11.1 C
New Delhi
Thursday, December 21, 2023

CPEC & Security Implications For India

By Bhavdeep Modi

The China Pakistan Economic Corridor or simply CPEC, is the flagship initiative of Chinese investments in Pakistan under the Belt & Road Initiative (BRI). Announced in 2014 by Xi Jinping, it is a 15-year package investment in Pakistan by China till the year 2030. The project is valued at $62 billion, as of 2017. This amount is much higher than the total investment injected in Pakistan by the United States in total, till date. Under this initiative, various projects on energy development, infrastructural development, port development and railway lines development have been signed by both the countries. It has been estimated by Pakistani experts that the development of CPEC would lead to creation of at least 2.3 million jobs by 2030. It will serve as the bedrock of growing strategic relations between Islamabad and Beijing, while posing serious threats to various state-actors in the region.

There have been growing concerns among Indian strategic experts & analysts regarding the security implications that are going to emanate from the development of the China Pakistan Economic Corridor. These concerns led to India rejecting Chinese requests to join the Belt & Road Initiative on various occasions, citing the violation of its national security and sovereignty. A separate faction of experts and analysts were of the view that joining BRI would give India a much-needed economic boost, especially in the north-eastern states of India, which still remain relatively isolated from developmental projects. However, the security concerns far outweighed the economic advantages that the CPEC posed to India, and India eventually decided to stay out of the Belt & Road Initiative.

To begin with, it would be pertinent to borrow from what James Schwemlein mentioned in a special report for United States Institute For Peace in 2019. He explained China’s investment in CPEC in three ways:

  1. The development of CPEC would point to China’s attractiveness as a partner.
  2. That China’s economic model can be exported.
  3. To use Pakistan as an element of its strategic connection with the United States and India.

China has often managed to win influence over countries by pumping large amounts of money into them, eventually making them dependent on Chinese money. This tactic has been termed as ‘Debt Trap Diplomacy’ in International Relations, a tactic China is adept at playing. The China Pakistan Economic Corridor is a classic example of the same. Post the stoppage of aid from Washington, Pakistan turned to China. Many analysts believe that China timed the offer of CPEC to Pakistan extremely well. The offer came at a time when Pakistan was in a deep economic crisis as a result of being overburdened with debts taken by it through the International Monetary Fund (IMF). Moreover, CPEC serves China’s strategic interests as well, since Pakistan can serve as a major deterrent to India. This fact has always been leveraged by Beijing in order to balance India and exert its influence in the region. And with regards to the advent of CPEC, security implications for India seem to have increased manifold, something which the Indian policymakers and security analysts have been taking into consideration.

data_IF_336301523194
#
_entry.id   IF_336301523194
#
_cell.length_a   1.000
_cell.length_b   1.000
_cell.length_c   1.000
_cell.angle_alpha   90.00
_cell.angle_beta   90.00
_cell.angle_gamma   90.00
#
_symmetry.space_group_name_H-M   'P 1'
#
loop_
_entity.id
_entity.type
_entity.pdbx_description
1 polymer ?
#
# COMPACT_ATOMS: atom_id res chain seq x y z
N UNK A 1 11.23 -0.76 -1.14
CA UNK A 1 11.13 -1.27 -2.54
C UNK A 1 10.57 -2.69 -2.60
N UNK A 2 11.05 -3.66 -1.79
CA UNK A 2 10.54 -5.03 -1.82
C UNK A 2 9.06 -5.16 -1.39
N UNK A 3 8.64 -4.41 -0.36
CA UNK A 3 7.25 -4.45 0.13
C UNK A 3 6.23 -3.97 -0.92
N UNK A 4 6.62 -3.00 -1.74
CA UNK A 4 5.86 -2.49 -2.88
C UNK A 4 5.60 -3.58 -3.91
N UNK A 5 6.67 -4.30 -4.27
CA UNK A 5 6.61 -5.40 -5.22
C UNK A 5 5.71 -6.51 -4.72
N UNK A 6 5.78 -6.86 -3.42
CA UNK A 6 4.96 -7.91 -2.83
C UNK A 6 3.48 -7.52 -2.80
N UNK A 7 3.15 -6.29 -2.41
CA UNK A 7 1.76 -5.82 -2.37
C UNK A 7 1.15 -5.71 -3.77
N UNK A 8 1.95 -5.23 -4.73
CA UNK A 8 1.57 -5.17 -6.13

Firstly, the biggest security threat posed by the China Pakistan Economic Corridor stems from the increased naval presence that shall follow post its completion. China has already built a military naval base in Djibouti in order to safeguard its interests in the Indian Ocean. At the same time, a meeting between a top official of the Central Military Commission of China and a Pakistani Lieutenant General in 2018, hinted towards the building of another military base similar to the one in Djibouti, near Gwadar, on the Jiwani Peninsula. These threats are in consonance with China’s ‘String of Pearls’ tactic, which aims to strategically encircle India. In this regard, China already has a naval presence in various countries neighboring India, such as Sri Lanka (the Hambantota Port is a recent example), Bangladesh, and Myanmar. Through this, it can easily pose a threat to the Indian national security, since China has a history of maintaining dual purpose ports i.e. ones that can serve both military and civil purposes. Moreover, the naval base intended to be built on the Jiwani peninsula is only 400 nautical miles away from the state of Gujarat, again posing a serious security threat to India. China had also supplied Pakistan with 8 submarines in order to safeguard its interests in the Indian Ocean and near Gwadar.